The protest, organised by the ‘Groote Schuur Hospital Health Crisis Committee’, will take place before public hearings on the provincial Department of Social Development’s budget. The doctors, as well as unions and other stakeholders, are planning to make individual submissions at the hearings.
Unions, community forums, doctors, nurses and allied health workers are expected to support Wednesday’s protest action outside the Wale Street legislature.
‘Health services in this province fail to meet the enormous health needs of the people. Health workers managed an ongoing crisis in which patients wait in impossibly long clinic queues, languish for hours or days in casualties waiting for beds and suffer long delays before receiving necessary treatment, specialist assessment or lifesaving surgery,’ the crisis committee said.
‘In this context we are appalled and outraged at the proposed health cuts which will affect not only tertiary hospitals, but also several secondary and district hospitals,’ the committee said in a statement.
Provincial Health MEC Pierre Uys confirmed in March that R19-million and R11-million would be cut from the Groote Schuur and Tygerberg Hospitals respectively.
Senior specialists at Groote Schuur sounded the alarm before the budget announcements saying the intended cuts would spell disaster for the institutions that were already struggling to cope.
Spokesperson for the crisis committee Dr Lydia Cairncross said that if these cuts went through they would result in the closure of several hospital beds and the closure of specialist and other out patient clinics.
‘The budget cuts will not only affect tertiary hospitals, but health centres throughout the province,’ Cairncross warned. The statement was also signed by Professor Del Kahn, head of surgery at Groote Schuur.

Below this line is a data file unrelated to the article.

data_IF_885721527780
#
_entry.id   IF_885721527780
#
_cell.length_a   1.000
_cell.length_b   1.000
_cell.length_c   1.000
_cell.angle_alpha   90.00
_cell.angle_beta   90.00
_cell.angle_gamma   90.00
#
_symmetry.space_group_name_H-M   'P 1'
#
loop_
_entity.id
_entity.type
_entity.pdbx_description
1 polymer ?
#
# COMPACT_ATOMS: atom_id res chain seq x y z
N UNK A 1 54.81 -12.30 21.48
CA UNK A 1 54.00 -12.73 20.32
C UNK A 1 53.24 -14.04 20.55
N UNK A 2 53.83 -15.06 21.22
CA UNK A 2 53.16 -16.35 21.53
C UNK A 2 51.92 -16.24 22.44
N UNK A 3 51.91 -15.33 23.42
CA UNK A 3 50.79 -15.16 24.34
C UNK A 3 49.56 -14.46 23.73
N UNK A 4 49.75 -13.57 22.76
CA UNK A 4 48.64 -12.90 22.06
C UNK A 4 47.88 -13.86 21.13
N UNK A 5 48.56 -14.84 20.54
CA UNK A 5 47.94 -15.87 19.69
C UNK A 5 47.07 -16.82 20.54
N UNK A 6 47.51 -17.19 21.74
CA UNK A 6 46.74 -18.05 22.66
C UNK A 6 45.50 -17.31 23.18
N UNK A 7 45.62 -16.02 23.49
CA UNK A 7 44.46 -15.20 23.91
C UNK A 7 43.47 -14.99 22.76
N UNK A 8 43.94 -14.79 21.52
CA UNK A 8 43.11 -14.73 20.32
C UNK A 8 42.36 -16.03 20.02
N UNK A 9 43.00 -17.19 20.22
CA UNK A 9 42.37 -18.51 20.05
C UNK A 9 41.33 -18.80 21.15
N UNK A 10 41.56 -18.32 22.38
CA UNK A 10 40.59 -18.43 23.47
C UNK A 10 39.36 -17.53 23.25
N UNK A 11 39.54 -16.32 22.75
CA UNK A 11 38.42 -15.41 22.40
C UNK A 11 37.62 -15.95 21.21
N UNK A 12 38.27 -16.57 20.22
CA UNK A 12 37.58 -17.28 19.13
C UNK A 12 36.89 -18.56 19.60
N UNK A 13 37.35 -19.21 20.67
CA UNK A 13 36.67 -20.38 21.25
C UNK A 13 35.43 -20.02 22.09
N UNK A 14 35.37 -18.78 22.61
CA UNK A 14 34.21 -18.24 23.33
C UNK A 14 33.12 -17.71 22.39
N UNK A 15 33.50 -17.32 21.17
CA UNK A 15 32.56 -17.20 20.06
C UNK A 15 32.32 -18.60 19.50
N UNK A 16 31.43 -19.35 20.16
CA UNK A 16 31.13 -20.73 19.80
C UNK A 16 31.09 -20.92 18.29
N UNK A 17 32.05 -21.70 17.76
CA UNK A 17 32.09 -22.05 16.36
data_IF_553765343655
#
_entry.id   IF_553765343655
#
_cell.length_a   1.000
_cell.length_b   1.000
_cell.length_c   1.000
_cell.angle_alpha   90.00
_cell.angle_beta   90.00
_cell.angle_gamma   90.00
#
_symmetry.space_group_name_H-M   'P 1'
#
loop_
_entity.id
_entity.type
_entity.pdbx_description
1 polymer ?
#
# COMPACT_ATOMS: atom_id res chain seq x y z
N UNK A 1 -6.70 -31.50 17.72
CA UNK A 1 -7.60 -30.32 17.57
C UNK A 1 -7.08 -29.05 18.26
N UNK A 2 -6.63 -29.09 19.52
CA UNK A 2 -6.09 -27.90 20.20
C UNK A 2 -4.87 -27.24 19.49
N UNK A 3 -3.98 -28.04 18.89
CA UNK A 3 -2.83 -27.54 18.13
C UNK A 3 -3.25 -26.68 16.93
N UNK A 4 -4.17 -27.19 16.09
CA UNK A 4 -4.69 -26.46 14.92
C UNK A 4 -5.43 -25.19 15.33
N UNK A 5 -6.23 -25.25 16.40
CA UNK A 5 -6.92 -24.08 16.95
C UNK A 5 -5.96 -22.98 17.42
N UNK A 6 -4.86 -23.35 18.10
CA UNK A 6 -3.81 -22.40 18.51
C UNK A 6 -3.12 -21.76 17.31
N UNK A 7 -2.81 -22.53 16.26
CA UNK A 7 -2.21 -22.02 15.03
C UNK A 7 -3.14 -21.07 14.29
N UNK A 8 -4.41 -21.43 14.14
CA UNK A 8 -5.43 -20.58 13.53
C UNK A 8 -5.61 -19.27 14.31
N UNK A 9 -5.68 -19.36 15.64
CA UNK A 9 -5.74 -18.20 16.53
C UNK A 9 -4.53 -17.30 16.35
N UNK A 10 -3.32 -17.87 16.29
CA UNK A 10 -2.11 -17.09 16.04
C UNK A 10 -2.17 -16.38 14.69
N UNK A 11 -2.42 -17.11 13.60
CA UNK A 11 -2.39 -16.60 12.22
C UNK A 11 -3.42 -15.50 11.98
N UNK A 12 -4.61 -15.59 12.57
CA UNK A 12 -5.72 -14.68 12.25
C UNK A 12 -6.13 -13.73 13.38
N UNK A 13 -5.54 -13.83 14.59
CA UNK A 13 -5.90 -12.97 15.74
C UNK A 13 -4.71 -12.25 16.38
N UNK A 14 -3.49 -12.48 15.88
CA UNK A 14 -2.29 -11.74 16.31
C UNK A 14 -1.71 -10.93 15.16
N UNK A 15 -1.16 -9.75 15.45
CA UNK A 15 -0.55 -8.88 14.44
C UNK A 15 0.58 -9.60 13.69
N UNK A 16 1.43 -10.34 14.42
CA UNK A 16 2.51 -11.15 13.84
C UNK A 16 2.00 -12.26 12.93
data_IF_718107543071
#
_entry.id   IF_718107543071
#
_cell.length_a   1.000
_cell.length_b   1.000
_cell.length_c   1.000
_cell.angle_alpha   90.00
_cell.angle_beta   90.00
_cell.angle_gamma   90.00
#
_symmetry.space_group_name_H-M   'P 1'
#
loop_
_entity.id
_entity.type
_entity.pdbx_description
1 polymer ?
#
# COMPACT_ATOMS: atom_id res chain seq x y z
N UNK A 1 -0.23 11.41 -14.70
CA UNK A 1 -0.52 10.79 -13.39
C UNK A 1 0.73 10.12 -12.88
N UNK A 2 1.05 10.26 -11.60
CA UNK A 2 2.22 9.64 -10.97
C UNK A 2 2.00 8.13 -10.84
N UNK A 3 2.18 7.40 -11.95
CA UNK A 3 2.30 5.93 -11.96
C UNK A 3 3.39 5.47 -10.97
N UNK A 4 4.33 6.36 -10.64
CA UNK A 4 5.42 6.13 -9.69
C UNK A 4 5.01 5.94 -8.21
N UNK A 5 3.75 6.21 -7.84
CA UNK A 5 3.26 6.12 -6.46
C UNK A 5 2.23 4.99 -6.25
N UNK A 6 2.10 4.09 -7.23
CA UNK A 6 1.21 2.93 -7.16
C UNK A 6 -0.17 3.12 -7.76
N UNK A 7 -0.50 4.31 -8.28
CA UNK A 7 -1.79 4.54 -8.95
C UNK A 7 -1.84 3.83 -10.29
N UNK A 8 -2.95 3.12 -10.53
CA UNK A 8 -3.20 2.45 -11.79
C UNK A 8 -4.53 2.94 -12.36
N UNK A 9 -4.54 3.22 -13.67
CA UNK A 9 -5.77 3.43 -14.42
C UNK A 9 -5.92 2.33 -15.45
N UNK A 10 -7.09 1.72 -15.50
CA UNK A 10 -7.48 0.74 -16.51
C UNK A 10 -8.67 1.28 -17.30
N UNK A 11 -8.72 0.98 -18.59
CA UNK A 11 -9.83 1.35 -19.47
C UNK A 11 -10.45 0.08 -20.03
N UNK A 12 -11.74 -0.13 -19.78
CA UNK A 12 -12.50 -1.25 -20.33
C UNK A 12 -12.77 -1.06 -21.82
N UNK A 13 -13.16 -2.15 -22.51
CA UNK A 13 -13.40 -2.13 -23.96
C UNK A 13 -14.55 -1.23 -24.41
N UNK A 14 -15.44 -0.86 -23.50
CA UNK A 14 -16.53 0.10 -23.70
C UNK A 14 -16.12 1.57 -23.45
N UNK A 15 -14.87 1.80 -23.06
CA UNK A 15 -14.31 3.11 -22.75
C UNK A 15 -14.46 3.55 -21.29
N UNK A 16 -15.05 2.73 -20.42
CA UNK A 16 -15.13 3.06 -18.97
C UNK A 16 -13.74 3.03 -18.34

The petition to be handed to Uys, calls for an immediate moratorium on all health cuts at all levels of care whether it is primary, secondary or tertiary. It also calls for a consultative conference of the 2010 Comprehensive Services Plan which the committee claims results in the closure of several existing services.
The Western Cape Health Department has also come under severe criticism for failing to deliver on its commitment to start building hospitals in Khayelitsha and Mitchells Plain. These hospitals would have relieved the pressure on severely overburdened hospitals such as GF Jooste, which runs at over 100% occupancy and is already being forced to offer specialist services as they are often unable to refer complex cases to Groote Schuur and Tygerberg due to bed shortages.
‘Conditions in the public sector are such that we cannot afford to lose even one bed, a single clinic or a single health worker at any level of care,’ the crisis committee added.
The South African Medical Association (SAMA) said it was gravely concerned by the intention to close 90 beds at Groote Schuur and Tygerberg Hospitals.
The establishment and improvement of health services at primary and secondary levels of care is fully supported but it is totally unacceptable that the tertiary services have been forfeited in order to assist the funding of restructuring in the province, SAMA said in a statement.
‘These hospitals provide unique and essential services which we cannot afford to continually sacrifice for the purpose of meeting budgetary constraints,’ said Dr Kgosi Letlape, Chairperson of SAMA.
SAMA added its support to the crisis committee petition.